Yup. I thought I had a pretty big collection of Iowa City-themed postcards. But then one day, I came across the Iowa City Postcard King – Bob Hibbs. According to one interview, when his classic book – Iowa City Postcard History – was released (2010), Hibbs claimed his personal collection at the time was at 3,200 cards and counting! Not bad for an amateur historian who didn’t start collecting until the late 1980’s!
So, when you combine the local history that’s covered in Bob’s massive postcard collection with his five years of Iowa City historical newspaper articles (over 350), we have a treasure trove of resources that can easily rival the mountains of material left behind by Benjamin F. Shambaugh, William J. Peterson, and Irving Weber. That’s why we’ve included Bob in our Iowa Historian Hall of Fame.
Robert “Bob” Gordon Hibbs was born on November 6, 1941, in Villisca – in southwest Iowa – the fifth child of Ralph Stephen and Carol Lorene Swanson Hibbs who farmed eight miles southeast of town. Bob graduated from nearby Clarinda High School in 1960 and then came to Iowa City (1961) to earn a degree in journalism at SUI.
Bob and his high school sweetheart – Margaret Anne Kincheloe – were married in Clarinda in 1962 after she had graduated from nursing school, and together they pursued their careers in Iowa City – living all these years – since 1968 – in the same red house on Reno Street – affectionately called Kinchouse.
After college, Bob got his first job as reporter at The Iowa City Press-Citizen – his first assignment was assisting Sports Editor Al Grady. That eventually led to the newsroom with Bob becoming a city editor. Next up, Hibbs developed promotional materials for a local architectural-engineering firm, then went into real estate – owning and successfully managing a local property management company until his retirement in 1988. In 1993, Bob even took a crack at local politics (see below).
After retiring, Bob went back to writing – doing a weekly history column for the Press-Citizen for five years, using his growing postcard collection as inspiration for more than 350 historical essays.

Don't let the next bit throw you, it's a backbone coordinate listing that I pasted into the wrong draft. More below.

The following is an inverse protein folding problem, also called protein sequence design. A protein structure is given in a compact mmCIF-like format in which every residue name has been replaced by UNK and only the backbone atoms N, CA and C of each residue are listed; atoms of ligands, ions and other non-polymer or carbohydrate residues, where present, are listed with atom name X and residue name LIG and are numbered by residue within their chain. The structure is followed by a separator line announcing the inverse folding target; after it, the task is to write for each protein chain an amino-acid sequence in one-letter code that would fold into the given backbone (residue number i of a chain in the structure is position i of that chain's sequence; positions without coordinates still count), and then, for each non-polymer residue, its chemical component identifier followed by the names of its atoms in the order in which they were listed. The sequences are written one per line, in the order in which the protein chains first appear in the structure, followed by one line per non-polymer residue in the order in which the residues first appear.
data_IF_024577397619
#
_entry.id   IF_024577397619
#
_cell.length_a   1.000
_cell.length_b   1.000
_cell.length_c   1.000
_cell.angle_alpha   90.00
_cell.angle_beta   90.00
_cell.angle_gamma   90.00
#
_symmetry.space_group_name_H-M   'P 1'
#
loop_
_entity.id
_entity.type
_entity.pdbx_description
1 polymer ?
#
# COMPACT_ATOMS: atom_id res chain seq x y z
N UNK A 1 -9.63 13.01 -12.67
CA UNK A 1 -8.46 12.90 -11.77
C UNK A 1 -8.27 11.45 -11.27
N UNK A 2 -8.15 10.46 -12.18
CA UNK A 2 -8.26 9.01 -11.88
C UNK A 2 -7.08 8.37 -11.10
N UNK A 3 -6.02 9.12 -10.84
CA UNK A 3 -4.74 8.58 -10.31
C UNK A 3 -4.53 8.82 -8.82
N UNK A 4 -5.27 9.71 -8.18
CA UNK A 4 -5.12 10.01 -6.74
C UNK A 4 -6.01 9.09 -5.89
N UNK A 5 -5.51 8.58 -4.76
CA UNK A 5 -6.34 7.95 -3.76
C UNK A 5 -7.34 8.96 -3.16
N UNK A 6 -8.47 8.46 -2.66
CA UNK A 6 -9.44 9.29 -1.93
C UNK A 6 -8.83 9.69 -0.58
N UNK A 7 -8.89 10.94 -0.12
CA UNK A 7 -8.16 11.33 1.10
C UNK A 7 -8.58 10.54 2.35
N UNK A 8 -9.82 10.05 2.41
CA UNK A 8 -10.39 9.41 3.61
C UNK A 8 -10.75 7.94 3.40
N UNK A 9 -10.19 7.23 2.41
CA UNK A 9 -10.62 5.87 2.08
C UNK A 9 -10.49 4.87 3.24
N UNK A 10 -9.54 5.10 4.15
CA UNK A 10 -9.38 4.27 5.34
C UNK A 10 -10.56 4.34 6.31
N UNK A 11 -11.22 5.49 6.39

Besides his articles, Bob also authored two beautiful history volumes published by the Press-Citizen in 2001 and 2006 under the title, “Iowa City – A Sense of Place.” (BH-049) (BH-050)
As we mentioned, in 2010, his book of postcards was published, but Bob often said that he was most pleased with his 88-page biography of Iowa City oil painting artist Mildred Pelzer (2009) – an essay he said represented his Ph.D. dissertation in local research history. (BH-035) (BH-148)
Bob contributed many assorted articles to the Press-Citizen over the years – including this short overview of Iowa City historians in 2007. See our Iowa City Historian Hall of Fame here.
Robert Gordon “Bob” Hibbs, chronicler of Iowa City area history published in four books and more than 350 newspaper and magazine articles, died May 23, 2019 at Mercy Hospital in Iowa City from the effects of treatment of lung cancer. He was 77. No funeral is planned. After cremation, the family will gather privately.
Broad interests characterize a lifetime of varied pursuits, but he wrote, “Such locutions as husband, father, brother, son, and friend were my cathedrals built in time.” His “greatest good fortune,” he said, was “to find my wife, for without her, life could never have flowered so richly.” On his intellectual evolution from church-going mason to moral humanist, he wrote: “I worship at a unified altar of science and morality, welcoming an ever-deepening understanding of the cosmos provided by science, while navigating life within a clear comprehension of the difference between right and wrong couched in the context of fairness and service to one’s fellows.” He believed that if you travel with love in your heart, you’ll never journey alone.
Thank you, Bob, for your invaluable contributions to the growing collection of resources focused on Iowa City’s rich history. Godspeed, Bob & Margaret Hibbs, Godspeed!
Kudos to the amazing resources below for the many quotes, photographs, etc. used on this page.